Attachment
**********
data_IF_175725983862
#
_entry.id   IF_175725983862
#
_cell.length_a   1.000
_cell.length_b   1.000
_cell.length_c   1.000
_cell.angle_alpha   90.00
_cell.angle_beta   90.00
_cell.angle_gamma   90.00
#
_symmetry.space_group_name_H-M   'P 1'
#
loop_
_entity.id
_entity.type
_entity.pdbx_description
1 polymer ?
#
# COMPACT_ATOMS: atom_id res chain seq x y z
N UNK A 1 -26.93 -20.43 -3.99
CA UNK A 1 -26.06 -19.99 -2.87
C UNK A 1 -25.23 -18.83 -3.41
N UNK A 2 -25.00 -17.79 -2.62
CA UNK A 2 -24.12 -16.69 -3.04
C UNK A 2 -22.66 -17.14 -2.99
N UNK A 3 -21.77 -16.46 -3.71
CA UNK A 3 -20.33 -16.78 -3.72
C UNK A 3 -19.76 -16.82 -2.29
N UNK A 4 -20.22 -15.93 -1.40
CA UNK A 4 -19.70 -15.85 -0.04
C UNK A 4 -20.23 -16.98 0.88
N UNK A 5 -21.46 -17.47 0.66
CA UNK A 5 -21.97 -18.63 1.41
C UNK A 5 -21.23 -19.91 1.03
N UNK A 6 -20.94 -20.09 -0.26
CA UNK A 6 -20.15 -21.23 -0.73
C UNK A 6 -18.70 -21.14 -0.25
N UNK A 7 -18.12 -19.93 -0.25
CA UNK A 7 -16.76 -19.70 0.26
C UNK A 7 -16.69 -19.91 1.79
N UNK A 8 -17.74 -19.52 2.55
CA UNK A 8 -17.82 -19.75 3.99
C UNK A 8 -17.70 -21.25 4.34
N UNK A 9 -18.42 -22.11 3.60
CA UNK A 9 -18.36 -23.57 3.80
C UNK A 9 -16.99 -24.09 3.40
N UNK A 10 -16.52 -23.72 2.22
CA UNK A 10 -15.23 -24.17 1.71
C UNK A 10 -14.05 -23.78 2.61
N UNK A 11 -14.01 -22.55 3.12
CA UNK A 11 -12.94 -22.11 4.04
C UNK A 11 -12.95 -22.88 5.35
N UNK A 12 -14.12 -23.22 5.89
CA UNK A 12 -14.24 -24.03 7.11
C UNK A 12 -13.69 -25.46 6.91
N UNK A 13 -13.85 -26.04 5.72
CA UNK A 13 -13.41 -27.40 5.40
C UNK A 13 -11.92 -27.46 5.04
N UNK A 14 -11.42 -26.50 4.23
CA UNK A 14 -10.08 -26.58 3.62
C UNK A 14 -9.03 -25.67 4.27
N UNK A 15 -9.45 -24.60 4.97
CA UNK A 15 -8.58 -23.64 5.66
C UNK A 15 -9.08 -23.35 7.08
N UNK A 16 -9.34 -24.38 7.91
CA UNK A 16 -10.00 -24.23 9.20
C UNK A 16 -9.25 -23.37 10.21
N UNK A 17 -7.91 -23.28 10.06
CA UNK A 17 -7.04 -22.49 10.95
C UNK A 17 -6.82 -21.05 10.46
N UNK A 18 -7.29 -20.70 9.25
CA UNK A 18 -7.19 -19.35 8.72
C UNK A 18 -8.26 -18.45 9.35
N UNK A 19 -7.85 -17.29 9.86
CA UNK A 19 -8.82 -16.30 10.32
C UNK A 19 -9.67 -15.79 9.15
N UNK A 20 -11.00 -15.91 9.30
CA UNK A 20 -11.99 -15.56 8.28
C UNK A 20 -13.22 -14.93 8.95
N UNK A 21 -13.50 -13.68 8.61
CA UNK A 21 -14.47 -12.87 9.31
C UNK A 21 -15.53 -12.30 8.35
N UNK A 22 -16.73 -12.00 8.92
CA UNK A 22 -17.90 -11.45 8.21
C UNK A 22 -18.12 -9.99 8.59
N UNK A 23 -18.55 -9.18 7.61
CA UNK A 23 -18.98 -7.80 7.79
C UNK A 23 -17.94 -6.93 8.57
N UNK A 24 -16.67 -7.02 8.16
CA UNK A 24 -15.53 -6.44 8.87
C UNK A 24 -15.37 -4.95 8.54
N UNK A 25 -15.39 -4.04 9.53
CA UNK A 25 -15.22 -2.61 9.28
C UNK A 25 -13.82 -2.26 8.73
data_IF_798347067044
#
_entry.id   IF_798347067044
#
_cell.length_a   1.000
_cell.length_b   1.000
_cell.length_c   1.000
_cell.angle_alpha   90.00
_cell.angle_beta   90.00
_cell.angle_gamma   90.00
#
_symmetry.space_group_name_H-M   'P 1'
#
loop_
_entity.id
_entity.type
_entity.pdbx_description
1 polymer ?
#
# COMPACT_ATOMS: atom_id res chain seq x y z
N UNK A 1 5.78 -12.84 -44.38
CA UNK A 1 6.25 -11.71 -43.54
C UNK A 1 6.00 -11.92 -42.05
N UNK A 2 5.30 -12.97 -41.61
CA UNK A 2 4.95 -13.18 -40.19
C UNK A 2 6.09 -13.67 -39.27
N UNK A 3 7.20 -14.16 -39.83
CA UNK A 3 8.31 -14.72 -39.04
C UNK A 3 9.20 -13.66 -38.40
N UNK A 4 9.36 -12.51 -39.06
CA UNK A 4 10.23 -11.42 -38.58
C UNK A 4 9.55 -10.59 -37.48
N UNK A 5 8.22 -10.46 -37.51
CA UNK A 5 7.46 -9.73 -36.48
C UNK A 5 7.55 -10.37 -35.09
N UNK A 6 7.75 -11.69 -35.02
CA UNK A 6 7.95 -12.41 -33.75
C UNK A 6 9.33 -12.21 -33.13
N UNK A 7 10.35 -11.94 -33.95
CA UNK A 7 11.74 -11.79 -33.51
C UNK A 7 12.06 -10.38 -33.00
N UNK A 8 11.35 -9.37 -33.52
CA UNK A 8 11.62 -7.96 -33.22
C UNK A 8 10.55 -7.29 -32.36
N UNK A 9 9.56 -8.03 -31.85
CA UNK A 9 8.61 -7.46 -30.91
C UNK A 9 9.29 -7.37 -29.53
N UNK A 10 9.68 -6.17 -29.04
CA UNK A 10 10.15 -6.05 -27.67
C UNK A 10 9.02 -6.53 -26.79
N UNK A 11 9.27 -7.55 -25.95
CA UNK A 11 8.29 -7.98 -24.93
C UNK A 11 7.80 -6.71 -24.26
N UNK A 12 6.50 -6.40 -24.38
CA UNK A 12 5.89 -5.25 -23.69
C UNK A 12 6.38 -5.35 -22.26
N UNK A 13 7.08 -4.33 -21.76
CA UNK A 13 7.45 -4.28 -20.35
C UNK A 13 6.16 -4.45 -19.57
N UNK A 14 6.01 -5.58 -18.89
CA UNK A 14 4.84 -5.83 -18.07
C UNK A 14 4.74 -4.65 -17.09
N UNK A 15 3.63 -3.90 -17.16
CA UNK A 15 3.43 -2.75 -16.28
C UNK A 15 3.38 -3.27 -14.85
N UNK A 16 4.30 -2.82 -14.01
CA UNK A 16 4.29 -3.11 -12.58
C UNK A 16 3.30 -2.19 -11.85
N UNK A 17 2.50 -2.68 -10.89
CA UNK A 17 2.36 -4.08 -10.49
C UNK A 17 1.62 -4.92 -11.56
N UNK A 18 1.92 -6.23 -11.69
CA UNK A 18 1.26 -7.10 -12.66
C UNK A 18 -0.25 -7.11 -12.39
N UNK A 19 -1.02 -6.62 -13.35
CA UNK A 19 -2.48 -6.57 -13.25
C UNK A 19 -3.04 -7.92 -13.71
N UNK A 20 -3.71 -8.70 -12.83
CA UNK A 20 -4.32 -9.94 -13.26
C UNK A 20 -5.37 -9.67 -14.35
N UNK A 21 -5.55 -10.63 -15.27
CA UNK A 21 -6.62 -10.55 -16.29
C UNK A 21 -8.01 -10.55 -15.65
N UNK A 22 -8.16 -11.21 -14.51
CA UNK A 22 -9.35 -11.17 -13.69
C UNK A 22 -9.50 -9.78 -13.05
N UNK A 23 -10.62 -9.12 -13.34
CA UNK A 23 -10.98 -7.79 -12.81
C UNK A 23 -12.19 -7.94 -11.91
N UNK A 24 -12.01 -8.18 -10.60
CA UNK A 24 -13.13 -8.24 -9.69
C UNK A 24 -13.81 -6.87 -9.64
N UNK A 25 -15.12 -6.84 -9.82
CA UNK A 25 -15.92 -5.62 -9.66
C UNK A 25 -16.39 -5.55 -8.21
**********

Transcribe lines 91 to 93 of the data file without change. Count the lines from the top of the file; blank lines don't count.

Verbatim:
CA UNK A 24 -15.53 -6.44 8.87
C UNK A 24 -15.37 -4.95 8.54
N UNK A 25 -15.39 -4.04 9.53